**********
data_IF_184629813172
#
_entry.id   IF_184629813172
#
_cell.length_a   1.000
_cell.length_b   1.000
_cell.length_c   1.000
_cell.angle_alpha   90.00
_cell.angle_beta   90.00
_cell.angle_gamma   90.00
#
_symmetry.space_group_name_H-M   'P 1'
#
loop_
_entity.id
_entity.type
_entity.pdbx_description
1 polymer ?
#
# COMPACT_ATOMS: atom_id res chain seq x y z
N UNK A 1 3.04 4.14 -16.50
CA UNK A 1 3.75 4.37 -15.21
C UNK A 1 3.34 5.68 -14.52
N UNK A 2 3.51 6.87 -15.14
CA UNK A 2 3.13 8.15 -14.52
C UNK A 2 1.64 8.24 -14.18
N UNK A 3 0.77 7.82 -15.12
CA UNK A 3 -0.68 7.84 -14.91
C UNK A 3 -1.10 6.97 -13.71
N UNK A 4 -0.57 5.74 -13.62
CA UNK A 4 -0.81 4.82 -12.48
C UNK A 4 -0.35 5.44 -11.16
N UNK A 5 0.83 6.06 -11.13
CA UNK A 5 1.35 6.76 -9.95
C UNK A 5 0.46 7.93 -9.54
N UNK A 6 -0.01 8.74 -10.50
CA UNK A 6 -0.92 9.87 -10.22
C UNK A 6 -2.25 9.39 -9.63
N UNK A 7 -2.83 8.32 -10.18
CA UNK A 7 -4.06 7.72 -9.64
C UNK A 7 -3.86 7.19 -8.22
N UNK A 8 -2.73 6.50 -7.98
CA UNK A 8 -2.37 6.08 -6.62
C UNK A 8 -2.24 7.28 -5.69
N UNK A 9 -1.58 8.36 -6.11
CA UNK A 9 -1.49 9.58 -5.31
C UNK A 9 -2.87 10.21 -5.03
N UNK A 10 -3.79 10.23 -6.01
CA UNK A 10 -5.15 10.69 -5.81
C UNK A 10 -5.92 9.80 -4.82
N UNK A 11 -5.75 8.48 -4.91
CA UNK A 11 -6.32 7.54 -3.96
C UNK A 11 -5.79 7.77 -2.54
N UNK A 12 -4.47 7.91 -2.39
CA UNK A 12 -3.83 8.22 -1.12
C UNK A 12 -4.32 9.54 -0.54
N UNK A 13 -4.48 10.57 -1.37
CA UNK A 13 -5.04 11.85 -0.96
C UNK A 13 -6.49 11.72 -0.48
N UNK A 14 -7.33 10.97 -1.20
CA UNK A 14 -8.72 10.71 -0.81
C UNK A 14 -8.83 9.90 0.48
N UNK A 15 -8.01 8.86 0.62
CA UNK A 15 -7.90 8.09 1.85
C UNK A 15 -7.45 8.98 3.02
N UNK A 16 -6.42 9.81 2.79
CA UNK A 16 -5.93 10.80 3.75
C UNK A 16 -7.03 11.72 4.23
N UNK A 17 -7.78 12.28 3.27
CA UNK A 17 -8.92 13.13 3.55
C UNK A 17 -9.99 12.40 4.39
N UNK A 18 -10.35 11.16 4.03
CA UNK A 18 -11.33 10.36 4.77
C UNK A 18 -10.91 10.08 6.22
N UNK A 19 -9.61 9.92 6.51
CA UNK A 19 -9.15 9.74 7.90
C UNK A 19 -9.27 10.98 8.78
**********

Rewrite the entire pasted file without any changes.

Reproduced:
data_IF_184629813172
#
_entry.id   IF_184629813172
#
_cell.length_a   1.000
_cell.length_b   1.000
_cell.length_c   1.000
_cell.angle_alpha   90.00
_cell.angle_beta   90.00
_cell.angle_gamma   90.00
#
_symmetry.space_group_name_H-M   'P 1'
#
loop_
_entity.id
_entity.type
_entity.pdbx_description
1 polymer ?
#
# COMPACT_ATOMS: atom_id res chain seq x y z
N UNK A 1 3.04 4.14 -16.50
CA UNK A 1 3.75 4.37 -15.21
C UNK A 1 3.34 5.68 -14.52
N UNK A 2 3.51 6.87 -15.14
CA UNK A 2 3.13 8.15 -14.52
C UNK A 2 1.64 8.24 -14.18
N UNK A 3 0.77 7.82 -15.12
CA UNK A 3 -0.68 7.84 -14.91
C UNK A 3 -1.10 6.97 -13.71
N UNK A 4 -0.57 5.74 -13.62
CA UNK A 4 -0.81 4.82 -12.48
C UNK A 4 -0.35 5.44 -11.16
N UNK A 5 0.83 6.06 -11.13
CA UNK A 5 1.35 6.76 -9.95
C UNK A 5 0.46 7.93 -9.54
N UNK A 6 -0.01 8.74 -10.50
CA UNK A 6 -0.92 9.87 -10.22
C UNK A 6 -2.25 9.39 -9.63
N UNK A 7 -2.83 8.32 -10.18
CA UNK A 7 -4.06 7.72 -9.64
C UNK A 7 -3.86 7.19 -8.22
N UNK A 8 -2.73 6.50 -7.98
CA UNK A 8 -2.37 6.08 -6.62
C UNK A 8 -2.24 7.28 -5.69
N UNK A 9 -1.58 8.36 -6.11
CA UNK A 9 -1.49 9.58 -5.31
C UNK A 9 -2.87 10.21 -5.03
N UNK A 10 -3.79 10.23 -6.01
CA UNK A 10 -5.15 10.69 -5.81
C UNK A 10 -5.92 9.80 -4.82
N UNK A 11 -5.75 8.48 -4.91
CA UNK A 11 -6.32 7.54 -3.96
C UNK A 11 -5.79 7.77 -2.54
N UNK A 12 -4.47 7.91 -2.39
CA UNK A 12 -3.83 8.22 -1.12
C UNK A 12 -4.32 9.54 -0.54
N UNK A 13 -4.48 10.57 -1.37
CA UNK A 13 -5.04 11.85 -0.96
C UNK A 13 -6.49 11.72 -0.48
N UNK A 14 -7.33 10.97 -1.20
CA UNK A 14 -8.72 10.71 -0.81
C UNK A 14 -8.83 9.90 0.48
N UNK A 15 -8.01 8.86 0.62
CA UNK A 15 -7.90 8.09 1.85
C UNK A 15 -7.45 8.98 3.02
N UNK A 16 -6.42 9.81 2.79
CA UNK A 16 -5.93 10.80 3.75
C UNK A 16 -7.03 11.72 4.23
N UNK A 17 -7.78 12.28 3.27
CA UNK A 17 -8.92 13.13 3.55
C UNK A 17 -9.99 12.40 4.39
N UNK A 18 -10.35 11.16 4.03
CA UNK A 18 -11.33 10.36 4.77
C UNK A 18 -10.91 10.08 6.22
N UNK A 19 -9.61 9.92 6.51
CA UNK A 19 -9.15 9.74 7.90
C UNK A 19 -9.27 10.98 8.78